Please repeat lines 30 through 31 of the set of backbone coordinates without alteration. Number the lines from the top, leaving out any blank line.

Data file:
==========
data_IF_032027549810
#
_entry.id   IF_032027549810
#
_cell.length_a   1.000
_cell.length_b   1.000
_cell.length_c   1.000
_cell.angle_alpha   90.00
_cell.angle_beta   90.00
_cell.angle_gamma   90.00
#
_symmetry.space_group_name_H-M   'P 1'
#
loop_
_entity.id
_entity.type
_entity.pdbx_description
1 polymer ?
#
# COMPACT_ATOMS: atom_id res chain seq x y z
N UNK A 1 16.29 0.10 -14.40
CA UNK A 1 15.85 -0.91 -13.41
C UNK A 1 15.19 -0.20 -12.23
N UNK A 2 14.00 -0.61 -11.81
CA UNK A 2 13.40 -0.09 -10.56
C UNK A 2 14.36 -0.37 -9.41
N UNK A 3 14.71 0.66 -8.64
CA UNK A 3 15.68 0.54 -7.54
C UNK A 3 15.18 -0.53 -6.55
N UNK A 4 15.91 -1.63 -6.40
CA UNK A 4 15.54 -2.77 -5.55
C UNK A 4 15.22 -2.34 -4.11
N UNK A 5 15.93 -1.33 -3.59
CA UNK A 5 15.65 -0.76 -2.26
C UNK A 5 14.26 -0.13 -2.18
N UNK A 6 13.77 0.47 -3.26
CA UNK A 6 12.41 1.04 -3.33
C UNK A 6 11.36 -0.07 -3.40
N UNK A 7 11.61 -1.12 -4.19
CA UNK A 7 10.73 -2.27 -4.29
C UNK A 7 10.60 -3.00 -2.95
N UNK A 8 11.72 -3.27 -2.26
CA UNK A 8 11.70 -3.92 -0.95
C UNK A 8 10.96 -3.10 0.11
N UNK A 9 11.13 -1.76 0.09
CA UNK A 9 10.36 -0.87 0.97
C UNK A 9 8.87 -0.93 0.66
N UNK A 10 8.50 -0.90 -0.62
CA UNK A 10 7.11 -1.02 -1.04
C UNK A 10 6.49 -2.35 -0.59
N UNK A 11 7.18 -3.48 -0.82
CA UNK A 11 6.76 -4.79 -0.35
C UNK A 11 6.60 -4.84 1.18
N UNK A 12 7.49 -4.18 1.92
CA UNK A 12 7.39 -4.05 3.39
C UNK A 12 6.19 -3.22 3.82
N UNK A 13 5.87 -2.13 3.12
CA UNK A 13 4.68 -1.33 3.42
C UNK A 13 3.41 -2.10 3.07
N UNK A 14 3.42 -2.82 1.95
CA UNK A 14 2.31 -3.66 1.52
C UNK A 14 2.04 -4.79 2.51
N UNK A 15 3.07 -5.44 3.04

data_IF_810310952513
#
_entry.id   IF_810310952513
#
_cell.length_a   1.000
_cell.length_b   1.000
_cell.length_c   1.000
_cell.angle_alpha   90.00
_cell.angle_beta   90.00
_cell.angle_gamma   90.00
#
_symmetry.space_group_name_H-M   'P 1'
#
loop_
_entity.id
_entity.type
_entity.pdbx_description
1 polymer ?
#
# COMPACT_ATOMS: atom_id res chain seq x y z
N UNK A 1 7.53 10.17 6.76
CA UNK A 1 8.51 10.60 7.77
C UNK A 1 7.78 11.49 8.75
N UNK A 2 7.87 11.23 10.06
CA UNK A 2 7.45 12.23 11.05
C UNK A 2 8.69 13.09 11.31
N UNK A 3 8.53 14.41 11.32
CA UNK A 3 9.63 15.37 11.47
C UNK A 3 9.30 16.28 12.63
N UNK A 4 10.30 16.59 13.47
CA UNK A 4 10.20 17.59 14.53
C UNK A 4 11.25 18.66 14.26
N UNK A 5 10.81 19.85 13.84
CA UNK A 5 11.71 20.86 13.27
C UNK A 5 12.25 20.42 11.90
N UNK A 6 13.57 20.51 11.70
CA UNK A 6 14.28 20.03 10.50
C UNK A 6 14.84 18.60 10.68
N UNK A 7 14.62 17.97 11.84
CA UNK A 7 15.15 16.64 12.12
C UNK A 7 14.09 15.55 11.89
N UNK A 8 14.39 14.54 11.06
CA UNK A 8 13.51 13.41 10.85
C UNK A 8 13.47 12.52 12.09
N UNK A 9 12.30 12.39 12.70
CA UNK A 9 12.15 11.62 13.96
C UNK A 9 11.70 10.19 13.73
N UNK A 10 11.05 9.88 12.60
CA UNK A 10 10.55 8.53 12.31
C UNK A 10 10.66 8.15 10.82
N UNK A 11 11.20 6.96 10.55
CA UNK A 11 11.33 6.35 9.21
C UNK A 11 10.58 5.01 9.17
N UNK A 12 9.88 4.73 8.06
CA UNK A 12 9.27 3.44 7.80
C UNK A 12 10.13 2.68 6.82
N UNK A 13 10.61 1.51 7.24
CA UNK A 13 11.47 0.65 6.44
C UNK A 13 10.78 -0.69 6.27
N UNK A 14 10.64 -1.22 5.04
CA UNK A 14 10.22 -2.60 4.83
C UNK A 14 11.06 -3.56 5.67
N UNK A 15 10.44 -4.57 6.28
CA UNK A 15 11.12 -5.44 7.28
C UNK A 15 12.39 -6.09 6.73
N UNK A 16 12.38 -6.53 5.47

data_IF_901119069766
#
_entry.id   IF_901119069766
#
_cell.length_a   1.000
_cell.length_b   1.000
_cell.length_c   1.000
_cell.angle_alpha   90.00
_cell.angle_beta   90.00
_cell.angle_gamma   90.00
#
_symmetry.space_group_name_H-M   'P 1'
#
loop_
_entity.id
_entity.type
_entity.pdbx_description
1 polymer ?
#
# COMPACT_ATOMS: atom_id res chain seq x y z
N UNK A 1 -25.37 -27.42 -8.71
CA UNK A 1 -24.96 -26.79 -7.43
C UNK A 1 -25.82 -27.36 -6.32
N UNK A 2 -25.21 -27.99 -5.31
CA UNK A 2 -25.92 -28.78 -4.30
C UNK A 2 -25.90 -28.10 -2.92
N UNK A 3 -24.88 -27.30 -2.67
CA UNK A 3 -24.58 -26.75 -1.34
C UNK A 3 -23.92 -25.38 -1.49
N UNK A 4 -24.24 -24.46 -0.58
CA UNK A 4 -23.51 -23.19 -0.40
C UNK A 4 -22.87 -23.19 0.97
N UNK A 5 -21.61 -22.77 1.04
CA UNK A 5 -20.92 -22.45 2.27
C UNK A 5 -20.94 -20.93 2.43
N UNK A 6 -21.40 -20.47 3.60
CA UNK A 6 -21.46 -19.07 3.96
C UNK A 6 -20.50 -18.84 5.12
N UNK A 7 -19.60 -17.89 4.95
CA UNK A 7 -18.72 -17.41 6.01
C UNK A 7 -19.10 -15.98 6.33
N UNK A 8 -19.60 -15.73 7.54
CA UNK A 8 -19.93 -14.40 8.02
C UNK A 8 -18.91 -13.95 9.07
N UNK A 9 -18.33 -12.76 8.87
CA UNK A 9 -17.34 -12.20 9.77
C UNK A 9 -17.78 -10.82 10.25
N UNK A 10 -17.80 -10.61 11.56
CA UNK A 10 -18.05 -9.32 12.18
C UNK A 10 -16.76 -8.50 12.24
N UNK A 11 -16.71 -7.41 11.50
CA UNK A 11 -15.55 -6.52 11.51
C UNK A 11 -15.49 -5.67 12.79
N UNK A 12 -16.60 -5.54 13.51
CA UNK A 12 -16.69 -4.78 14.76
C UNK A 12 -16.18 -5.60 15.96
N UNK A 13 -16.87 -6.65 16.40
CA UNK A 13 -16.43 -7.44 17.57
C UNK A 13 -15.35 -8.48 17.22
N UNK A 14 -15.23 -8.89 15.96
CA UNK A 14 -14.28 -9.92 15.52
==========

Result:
N UNK A 4 15.91 -1.63 -6.40
CA UNK A 4 15.54 -2.77 -5.55